Behavioral Health, Mental Health, Substance Abuse
Impact of Local Health Departments on Racial and Ethnic Disparities in Emergency Visits for Behavioral Health Disorders
(School of Public Health (UMD) HLSA Doctoral Student)
Bloodworth, Robin (UMD SPH Health Services Administration), Novak, Priscilla (UMD SPH Health Services Administration), Carter, Ernest (Prince George's County Health Department), Chen, Jie (UMD SPH Health Services Administration)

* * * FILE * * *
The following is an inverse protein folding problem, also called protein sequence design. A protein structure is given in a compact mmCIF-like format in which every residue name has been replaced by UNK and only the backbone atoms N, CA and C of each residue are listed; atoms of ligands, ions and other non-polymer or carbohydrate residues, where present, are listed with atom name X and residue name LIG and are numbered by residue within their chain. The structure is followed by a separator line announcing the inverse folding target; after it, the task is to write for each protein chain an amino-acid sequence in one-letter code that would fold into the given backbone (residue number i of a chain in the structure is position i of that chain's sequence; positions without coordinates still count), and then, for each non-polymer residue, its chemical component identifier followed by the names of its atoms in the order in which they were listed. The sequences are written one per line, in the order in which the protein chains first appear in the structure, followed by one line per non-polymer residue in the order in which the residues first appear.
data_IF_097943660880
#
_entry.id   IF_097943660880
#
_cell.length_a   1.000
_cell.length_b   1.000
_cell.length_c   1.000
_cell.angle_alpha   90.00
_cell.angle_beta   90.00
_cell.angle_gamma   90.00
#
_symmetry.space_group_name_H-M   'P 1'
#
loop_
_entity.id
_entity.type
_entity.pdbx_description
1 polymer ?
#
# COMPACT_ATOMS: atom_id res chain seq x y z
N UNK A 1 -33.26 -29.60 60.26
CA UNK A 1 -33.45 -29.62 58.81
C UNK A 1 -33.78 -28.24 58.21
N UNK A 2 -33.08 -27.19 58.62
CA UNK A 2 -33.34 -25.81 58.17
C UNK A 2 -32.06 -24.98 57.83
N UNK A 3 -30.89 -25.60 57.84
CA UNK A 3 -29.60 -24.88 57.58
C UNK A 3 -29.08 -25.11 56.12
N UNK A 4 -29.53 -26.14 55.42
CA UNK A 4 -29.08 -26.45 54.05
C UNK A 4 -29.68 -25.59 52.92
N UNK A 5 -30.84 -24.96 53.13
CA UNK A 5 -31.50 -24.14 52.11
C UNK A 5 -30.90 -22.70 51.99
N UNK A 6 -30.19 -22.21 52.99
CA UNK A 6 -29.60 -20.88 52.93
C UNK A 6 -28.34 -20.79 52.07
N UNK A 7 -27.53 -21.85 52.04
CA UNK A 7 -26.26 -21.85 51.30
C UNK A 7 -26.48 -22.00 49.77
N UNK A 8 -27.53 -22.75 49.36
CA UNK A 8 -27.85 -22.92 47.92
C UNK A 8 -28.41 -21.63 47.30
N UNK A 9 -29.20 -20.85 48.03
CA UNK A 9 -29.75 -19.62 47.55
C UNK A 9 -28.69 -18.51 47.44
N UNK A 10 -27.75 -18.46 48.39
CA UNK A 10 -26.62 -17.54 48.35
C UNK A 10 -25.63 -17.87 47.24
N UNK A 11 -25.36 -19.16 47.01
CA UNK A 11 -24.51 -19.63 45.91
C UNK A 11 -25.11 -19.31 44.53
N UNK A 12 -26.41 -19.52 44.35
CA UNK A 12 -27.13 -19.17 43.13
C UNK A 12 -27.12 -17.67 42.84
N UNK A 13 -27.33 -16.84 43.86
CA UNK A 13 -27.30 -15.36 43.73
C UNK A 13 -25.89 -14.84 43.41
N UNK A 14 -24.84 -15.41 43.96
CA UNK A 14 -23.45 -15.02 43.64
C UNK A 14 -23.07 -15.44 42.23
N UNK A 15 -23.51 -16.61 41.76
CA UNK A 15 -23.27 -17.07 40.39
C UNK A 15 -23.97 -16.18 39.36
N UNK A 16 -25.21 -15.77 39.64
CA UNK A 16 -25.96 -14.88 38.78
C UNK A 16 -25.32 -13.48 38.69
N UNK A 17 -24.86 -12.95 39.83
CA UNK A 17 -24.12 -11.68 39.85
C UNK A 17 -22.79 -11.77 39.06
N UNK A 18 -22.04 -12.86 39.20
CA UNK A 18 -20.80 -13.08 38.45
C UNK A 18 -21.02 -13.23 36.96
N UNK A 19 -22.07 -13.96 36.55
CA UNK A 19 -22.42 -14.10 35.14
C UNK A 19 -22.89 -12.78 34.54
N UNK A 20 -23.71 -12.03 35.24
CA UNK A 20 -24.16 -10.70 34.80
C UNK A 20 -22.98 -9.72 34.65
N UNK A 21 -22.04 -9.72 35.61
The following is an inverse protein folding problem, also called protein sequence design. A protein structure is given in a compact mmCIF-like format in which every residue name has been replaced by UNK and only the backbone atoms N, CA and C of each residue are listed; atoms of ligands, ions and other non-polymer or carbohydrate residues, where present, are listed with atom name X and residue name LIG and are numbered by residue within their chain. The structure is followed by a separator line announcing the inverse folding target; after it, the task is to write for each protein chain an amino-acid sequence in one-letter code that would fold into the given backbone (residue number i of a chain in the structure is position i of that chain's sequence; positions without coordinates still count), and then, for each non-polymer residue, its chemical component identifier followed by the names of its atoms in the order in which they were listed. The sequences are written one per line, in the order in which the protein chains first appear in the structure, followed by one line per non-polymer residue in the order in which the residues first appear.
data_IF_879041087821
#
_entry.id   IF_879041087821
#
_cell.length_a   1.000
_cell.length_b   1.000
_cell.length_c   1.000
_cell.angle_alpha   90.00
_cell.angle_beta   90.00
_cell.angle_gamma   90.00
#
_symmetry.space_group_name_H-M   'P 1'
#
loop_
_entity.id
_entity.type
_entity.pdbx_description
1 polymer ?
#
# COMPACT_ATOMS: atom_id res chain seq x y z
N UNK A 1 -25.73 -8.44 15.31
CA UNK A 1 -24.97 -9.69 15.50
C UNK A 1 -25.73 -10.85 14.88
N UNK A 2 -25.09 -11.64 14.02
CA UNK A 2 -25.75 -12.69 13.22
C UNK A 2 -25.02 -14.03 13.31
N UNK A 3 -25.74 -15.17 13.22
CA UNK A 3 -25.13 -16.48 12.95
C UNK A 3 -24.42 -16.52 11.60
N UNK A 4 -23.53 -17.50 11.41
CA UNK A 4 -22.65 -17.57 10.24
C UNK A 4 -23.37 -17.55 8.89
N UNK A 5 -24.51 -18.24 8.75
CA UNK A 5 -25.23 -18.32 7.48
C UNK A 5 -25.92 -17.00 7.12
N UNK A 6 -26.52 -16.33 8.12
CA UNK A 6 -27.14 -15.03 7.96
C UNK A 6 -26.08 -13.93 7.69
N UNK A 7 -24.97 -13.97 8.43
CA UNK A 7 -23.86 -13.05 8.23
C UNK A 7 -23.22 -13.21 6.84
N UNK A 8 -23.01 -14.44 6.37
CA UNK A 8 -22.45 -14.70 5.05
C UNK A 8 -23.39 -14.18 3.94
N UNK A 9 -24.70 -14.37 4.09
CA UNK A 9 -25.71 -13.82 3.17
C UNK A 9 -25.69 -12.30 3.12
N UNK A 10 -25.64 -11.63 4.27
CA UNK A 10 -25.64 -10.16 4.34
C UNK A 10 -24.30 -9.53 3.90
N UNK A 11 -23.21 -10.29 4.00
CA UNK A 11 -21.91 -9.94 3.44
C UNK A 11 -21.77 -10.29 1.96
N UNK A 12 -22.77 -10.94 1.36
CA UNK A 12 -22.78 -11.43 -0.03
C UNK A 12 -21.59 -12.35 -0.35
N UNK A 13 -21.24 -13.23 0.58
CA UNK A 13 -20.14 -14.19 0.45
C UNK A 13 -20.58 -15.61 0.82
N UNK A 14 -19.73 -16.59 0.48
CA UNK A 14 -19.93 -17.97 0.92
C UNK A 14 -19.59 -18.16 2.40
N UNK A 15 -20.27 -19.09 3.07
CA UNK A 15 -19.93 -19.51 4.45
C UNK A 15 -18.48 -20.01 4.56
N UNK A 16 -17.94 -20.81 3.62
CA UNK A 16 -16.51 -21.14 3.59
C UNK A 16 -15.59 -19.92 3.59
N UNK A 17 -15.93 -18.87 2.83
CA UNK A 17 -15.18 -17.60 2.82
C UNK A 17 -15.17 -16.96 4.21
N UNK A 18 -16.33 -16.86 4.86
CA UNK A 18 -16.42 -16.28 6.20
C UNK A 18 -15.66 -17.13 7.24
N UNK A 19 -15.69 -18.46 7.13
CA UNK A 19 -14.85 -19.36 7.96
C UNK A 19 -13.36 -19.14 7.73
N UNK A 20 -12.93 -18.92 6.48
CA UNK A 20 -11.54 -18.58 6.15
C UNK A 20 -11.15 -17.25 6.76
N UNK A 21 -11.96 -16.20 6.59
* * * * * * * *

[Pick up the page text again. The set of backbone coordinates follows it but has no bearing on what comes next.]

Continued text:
Objectives: The purpose of this study is to develop a conceptual framework delineating the impact of local health departments (LHDs) on racial and ethnic disparities in behavioral health disorders (BHDs) in Maryland. BHDs of racial and ethnic minorities are significantly undertreated, and LHDs are well positioned to address BHD needs. Methods: Using data for the state of Maryland from the Health Cost and Utilization Project (HCUP) State Emergency Department Database (2012), the National Association of County and City Health Officials (NACCHO) National Profile of Local Health Departments Survey (2013), and Area Health Resource File (2013-2014), we use multivariate regression models to examine whether LHD involvement in BHD-related policy, prevention, and treatment are associated with lower rates of BHD-related ED visits in Maryland, controlling for county-, LHD-, and individual-level variables. We also construct interaction terms to examine the relationship between LHD involvement and race. Our sample consists of 1,642,429 ED visits of adults in the state of Maryland in 2012, 416,529 (25.36%) of which were BHD-related. Results: We find LHD involvement in BHD-related policy (OR = 0.87, p < 0.001) significantly decrease the probability of having a BHD-related ED visit. Models including interaction terms indicate that there are significant differences by race in how LHD involvement in BHD-related policy affects the probability of having a BHD-related ED visit. Conclusions: Maryland LHDs play a vital role in assessing BHD prevalence, incidence, and treatment needs, educating and activating the community to address BHD, and providing valuable referral to appropriate treatment. Our findings indicate potential racial/ethnic disparities in how LHD involvement affects BHD in the community. More research is needed to validate these findings on a national level.